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World Water Day: India is 3rd largest groundwater exporter, but 21 cities are running out of water by next year!



Advocating for the sustainable management of freshwater resources, World Water Day is celebrated every year on March 22. It was instituted in the year 1993 to build public awareness and involvement in protecting water resources around the world.

Today, billions of people are still living without safe water – their households, schools, workplaces, farms and factories struggling to survive and thrive.

What is safe water?

‘Safe water’ is shorthand for a ‘safely managed drinking water service’: water that is accessible on the premises, available when needed, and free from contamination.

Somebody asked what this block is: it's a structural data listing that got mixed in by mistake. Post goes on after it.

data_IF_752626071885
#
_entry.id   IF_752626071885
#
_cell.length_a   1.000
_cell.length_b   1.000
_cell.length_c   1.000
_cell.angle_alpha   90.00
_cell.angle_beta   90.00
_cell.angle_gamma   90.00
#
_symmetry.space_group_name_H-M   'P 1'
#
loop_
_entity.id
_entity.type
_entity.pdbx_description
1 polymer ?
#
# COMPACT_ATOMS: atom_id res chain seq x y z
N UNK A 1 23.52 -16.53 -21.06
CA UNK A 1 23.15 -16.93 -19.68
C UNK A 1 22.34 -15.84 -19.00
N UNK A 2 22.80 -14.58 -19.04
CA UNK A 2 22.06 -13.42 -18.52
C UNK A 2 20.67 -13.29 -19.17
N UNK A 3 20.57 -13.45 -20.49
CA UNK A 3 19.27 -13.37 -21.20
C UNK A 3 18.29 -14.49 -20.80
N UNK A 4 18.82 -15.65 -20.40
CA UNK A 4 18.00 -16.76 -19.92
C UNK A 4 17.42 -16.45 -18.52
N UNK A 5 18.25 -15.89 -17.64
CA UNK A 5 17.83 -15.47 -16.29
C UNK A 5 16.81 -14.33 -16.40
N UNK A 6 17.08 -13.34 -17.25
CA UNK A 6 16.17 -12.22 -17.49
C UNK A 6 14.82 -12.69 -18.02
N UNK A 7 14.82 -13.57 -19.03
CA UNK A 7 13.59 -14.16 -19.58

Theme of 2019 World Water Day

The theme for World Water Day 2019 is ‘Leaving no one behind’. This is an adaptation of the central promise of the 2030 Agenda for Sustainable Development: as sustainable development progresses, everyone must benefit.


Theme of 2019 World Water Day(Image: worldwaterday.org)

Sustainable Development Goal 6 (SDG 6) aims to ensure availability and sustainable management of water for all by 2030. By definition, this means leaving no one behind.


Water crisis in India

As many as one billion people in India live in areas of physical water scarcity, of which 600 million are in areas of high to extreme water stress, according to a new report.

India is currently ranked 120 among 122 countries in the water quality index.

Globally, close to four billion people live in water-scarce areas, where, for at least part of the year, demand exceeds supply, said the report by non-profit organisation ‘WaterAid.’